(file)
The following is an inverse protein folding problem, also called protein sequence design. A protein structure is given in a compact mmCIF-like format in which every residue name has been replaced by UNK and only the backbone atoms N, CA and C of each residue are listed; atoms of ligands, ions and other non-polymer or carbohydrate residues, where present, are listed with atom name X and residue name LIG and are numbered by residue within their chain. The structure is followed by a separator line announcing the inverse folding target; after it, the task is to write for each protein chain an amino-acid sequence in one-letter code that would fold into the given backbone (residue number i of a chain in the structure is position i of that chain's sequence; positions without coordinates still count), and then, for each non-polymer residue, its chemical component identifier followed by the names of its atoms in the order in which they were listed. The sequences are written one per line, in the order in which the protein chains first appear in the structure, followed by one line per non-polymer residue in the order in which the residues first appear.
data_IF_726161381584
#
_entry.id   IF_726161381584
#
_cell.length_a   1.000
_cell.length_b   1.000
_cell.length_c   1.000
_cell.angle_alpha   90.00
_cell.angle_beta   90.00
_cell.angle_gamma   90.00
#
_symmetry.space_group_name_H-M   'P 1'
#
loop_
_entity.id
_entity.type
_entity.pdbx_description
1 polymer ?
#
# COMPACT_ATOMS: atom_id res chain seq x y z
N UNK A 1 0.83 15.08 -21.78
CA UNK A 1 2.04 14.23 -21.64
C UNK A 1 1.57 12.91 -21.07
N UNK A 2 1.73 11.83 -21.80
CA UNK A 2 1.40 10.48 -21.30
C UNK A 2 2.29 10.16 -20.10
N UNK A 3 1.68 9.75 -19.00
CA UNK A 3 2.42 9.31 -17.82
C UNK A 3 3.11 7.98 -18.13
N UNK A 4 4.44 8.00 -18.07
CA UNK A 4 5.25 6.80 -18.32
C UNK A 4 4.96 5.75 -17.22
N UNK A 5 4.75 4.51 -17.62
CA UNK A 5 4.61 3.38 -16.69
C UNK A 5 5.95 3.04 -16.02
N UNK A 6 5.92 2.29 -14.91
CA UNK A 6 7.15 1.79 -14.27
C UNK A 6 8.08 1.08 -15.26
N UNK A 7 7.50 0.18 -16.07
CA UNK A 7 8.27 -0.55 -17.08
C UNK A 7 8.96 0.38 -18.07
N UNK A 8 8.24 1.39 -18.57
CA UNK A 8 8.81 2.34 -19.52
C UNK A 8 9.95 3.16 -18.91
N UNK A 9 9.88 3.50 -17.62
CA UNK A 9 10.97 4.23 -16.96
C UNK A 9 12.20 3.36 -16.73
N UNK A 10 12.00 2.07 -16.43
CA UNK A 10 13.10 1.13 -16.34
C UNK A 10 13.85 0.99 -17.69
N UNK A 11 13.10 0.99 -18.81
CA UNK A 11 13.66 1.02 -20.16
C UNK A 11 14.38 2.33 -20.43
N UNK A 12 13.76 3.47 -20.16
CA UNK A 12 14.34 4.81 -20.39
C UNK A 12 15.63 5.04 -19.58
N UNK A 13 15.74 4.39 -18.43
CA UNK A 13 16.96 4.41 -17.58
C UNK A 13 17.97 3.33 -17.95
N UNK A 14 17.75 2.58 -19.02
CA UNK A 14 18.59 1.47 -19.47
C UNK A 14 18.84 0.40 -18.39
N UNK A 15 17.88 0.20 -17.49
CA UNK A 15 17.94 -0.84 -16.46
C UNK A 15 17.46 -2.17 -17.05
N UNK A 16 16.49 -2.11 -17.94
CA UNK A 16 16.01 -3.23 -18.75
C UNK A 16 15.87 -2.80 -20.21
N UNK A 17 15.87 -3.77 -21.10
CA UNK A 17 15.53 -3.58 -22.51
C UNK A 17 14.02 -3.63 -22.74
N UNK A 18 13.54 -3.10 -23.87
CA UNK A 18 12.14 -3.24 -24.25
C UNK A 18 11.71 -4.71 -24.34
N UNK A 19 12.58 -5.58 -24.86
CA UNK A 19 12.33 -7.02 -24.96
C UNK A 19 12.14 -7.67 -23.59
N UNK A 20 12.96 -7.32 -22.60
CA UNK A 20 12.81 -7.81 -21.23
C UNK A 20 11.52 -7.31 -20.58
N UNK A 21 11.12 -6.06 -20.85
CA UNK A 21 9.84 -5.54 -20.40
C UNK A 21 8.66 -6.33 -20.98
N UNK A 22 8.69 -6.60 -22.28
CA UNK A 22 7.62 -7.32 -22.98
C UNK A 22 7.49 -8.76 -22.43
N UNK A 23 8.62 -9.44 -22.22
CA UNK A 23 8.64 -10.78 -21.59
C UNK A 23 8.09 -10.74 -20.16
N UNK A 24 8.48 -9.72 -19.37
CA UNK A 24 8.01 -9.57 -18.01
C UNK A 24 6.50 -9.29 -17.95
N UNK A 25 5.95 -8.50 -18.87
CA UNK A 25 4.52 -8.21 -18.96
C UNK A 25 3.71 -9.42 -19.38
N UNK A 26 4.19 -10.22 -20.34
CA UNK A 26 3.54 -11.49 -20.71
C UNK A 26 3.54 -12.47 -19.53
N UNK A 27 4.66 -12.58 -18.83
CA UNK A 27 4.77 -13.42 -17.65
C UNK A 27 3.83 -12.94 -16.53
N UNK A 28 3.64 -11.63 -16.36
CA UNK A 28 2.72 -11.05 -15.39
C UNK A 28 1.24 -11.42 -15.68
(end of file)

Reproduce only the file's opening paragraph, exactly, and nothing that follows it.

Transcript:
The following is an inverse protein folding problem, also called protein sequence design. A protein structure is given in a compact mmCIF-like format in which every residue name has been replaced by UNK and only the backbone atoms N, CA and C of each residue are listed; atoms of ligands, ions and other non-polymer or carbohydrate residues, where present, are listed with atom name X and residue name LIG and are numbered by residue within their chain. The structure is followed by a separator line announcing the inverse folding target; after it, the task is to write for each protein chain an amino-acid sequence in one-letter code that would fold into the given backbone (residue number i of a chain in the structure is position i of that chain's sequence; positions without coordinates still count), and then, for each non-polymer residue, its chemical component identifier followed by the names of its atoms in the order in which they were listed. The sequences are written one per line, in the order in which the protein chains first appear in the structure, followed by one line per non-polymer residue in the order in which the residues first appear.